The pictures present on the OLED displays are perfectly readable due to excellent brightness and contrast, as well as a full viewing angle. There is no need to use backlight in OLED technology, which impacts the decreasing dimensions and weight of OLED modules. However, the lack of backlight does not make them fully energy-efficient solutions. One can notice the diverse power consumption depending on the color scheme of the presented content – it goes down when the images are dark and goes up when the images are bright. Moreover, OLED displays stand out by the swift response time – even less than 10 µs at 25°C (the animation in 100 FPS plays smoothly).



You can frequently hear that a crucial drawback of OLED displays is the limited lifetime of organic compounds used in OLEDs. (Interestingly, the OLED lifetime depends on… its color.) Imagine that you create a device with at least a 5.0-inch display that is expected to multiannual functioning. In such a case, you can successfully use an OLED display emitting only one color, e.g., green (like WEG010016AGPP5N00000 by Winstar, which lifetime has been estimated up to 100 000 hours). Incessantly, the producers try to extend OLED displays' lifetime, which seems to be a key factor in popularizing OLED technology in, e.g., TVs. Some producers currently declare that their TVs' lifetime reaches at least 100 000 hours (about 11,5 years while operating in continuous mode (24/7)).

Unfortunately, the organic compounds used in OLED displays are prone to environmental factors, most of all, moisture. Even if there is only slight damage on the matrix, the moisture may permeate it, causing the OLED displays' nonreversible failure. Then, how to preserve OLED displays? You can add tempered glass panels on the OLED displays' surfaces – it is an additional service that can be outsourced to Unisystem (just contact us to get a quotation).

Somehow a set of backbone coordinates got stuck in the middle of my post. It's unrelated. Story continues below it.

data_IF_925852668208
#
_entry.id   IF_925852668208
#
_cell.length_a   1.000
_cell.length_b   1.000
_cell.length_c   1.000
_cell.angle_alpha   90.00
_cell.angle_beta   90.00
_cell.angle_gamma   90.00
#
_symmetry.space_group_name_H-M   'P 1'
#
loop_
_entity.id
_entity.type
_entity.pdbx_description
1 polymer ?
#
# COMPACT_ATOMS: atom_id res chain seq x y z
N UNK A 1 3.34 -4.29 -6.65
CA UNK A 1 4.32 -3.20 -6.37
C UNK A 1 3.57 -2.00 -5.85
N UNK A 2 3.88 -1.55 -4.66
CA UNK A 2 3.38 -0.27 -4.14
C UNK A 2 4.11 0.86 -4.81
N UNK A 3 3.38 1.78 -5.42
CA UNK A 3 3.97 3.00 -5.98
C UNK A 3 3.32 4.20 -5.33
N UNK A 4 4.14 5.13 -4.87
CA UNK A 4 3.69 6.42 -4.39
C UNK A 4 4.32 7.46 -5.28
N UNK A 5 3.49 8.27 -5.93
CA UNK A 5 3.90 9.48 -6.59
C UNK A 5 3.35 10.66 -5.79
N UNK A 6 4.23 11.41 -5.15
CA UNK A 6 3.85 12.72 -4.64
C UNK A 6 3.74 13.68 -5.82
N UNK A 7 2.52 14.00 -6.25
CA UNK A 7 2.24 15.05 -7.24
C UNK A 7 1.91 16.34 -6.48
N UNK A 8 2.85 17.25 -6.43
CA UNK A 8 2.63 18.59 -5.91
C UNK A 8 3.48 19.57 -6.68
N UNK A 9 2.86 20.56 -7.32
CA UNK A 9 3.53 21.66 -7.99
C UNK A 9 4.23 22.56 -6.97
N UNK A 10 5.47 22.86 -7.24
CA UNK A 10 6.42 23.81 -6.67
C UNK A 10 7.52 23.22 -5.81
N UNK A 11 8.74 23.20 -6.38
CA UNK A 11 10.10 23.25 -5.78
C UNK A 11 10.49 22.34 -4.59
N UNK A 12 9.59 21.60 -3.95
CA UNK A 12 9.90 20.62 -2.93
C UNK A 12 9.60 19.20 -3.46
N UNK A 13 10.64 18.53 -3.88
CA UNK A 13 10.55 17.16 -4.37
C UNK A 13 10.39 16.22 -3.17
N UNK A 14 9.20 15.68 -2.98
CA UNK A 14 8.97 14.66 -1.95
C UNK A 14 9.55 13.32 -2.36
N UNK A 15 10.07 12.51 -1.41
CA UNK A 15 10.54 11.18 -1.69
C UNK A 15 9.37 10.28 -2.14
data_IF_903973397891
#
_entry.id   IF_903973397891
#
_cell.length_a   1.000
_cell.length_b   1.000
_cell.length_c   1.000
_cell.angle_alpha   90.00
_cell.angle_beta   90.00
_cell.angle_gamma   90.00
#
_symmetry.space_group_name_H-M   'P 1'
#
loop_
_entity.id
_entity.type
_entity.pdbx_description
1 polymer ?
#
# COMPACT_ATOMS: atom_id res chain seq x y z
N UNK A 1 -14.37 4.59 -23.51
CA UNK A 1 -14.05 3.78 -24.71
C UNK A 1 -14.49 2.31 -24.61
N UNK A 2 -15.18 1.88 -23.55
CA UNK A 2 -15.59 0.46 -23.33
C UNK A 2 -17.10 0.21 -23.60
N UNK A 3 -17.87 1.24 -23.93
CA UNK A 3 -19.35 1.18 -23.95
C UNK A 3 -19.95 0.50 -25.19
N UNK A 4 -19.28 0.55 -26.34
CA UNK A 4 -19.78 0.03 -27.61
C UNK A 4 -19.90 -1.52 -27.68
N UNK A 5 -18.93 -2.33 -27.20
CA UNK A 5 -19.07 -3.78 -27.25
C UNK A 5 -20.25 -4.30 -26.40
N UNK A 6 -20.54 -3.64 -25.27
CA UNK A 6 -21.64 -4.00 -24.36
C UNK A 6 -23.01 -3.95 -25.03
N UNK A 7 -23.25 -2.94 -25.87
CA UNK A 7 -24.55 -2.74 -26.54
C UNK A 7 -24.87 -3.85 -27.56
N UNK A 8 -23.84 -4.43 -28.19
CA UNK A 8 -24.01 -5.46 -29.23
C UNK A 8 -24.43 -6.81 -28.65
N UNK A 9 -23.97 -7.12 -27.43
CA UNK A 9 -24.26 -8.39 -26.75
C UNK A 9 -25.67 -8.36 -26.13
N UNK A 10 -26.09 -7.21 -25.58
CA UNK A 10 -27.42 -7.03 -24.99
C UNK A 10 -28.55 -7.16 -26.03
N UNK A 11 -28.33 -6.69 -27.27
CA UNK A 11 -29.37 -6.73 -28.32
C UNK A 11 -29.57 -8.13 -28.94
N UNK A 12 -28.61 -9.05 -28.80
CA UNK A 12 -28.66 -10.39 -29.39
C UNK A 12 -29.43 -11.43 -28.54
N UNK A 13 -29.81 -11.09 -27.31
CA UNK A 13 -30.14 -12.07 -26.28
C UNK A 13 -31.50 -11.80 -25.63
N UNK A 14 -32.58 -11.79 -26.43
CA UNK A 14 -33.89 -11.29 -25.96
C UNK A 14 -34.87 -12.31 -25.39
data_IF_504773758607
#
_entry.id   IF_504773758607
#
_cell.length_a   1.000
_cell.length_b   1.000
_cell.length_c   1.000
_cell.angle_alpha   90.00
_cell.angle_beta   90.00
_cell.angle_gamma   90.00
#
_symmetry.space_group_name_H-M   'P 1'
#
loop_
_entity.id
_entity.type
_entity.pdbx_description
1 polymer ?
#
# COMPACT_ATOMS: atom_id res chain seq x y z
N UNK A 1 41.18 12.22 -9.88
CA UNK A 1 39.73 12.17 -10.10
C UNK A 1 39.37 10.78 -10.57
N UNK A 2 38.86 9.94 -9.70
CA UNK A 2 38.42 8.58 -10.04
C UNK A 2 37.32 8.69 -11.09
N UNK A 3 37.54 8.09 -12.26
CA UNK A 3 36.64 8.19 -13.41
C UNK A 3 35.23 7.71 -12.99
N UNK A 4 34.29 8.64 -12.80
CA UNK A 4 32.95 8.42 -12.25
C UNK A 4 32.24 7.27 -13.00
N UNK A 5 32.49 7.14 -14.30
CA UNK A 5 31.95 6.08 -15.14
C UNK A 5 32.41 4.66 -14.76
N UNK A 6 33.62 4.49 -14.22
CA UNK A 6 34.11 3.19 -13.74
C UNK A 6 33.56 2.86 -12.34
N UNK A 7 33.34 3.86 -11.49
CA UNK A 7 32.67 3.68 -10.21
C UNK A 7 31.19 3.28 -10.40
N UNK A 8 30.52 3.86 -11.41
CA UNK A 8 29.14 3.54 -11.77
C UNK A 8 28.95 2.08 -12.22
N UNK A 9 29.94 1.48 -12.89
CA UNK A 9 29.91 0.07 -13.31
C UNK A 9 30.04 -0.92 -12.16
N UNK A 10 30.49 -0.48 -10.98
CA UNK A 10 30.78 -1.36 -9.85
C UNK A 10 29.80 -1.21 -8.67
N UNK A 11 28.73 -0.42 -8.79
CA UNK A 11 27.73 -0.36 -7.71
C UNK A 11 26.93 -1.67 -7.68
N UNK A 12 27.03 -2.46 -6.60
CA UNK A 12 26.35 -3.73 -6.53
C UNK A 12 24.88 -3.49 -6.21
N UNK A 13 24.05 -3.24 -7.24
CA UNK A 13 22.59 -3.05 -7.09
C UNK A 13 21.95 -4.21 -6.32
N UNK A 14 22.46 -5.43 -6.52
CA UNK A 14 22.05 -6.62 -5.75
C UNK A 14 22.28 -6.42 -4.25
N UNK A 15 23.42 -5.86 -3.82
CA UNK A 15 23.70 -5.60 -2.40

What OLED displays for…? The use of OLED displays

On Unisystem’s offer, there is a lot of monochromatic graphic and character OLED displays in a wide range of sizes – from about 0.5- up to 5.85-inches. Their leading supplier is Winstar. They are available in three module types – COG (Chip-on-Glass, with a controller on the glass), COB (Chip-on-Board, with a controller on PCB), and COF (Chip-on-Film, with a controller on a film). 

Possibly, you use OLED displays every day – more and more often, they are used in various wearables, e.g., smartwatches. (Moreover, they can also be applied in medical wearables intended to measure the patient’s vital functions.) Besides, in battery-powered wearables, energy-efficient solutions are desirable, such as OLED displays without a backlight. (The energy-efficiency depends on the interface, of course - as we mentioned, the amount of consumed power goes down when the images are dark and goes up when the images are bright). In these kinds of applications, you preferably will use one of the graphic OLED displays, e.g., 0.66-inch WEO006448A, 0.96-inch WEO012864D, or 1.28-inch WEO012864L. You also should not miss the circular OLED display like 1.18-inch WEO128128B

OLED displays will go well with industry applications, e.g., as screens in portable measuring devices. In this case, the key parameter is the operating temperature – it should be wide enough to provide the OLED module's proper functioning both in low and high temperatures (what enable using them in indoor and outdoor applications). In this case, the aesthetics are not the crucial issue, so character OLED displays should suffice, e.g., 2.88-inch WEH002004B, 2.89-inch WEO002004C, or 3.67-inch WEH001602H.

More and more often, OLED displays are used in devices that we employ in houses or offices, such as audio and video players, amplifiers or equalizers, microwaves, coffee makers, weather stations, as well as other electronic accessories, e.g., computer ones, such as printers or scanners. You may need wide-screen OLED displays in these solutions, e.g., graphic 0.84-inch WEO009616A, 2.59-inch WEG010016F, and 4.90-inch WEG020016A or character 1.23-inch WEO001602B, 2.29-inch WEH001602D, and 3.67-inch WEH004002A. If you need a standard OLED display, you can use, e.g., 0.96-inch WEA012864D.

We can list other potential uses of OLED displays. A few examples of OLED display applications can be indicated in retail, especially in shopping centers. They can be mounted as an additional screen in various kiosks used to pay, e.g., self-service checkouts, ticket machines, or parking meters.

There are almost 200 OLED displays in our shop. However, if there is no model you are looking for, please contact us - we will do our best to find a solution that will go well with your device.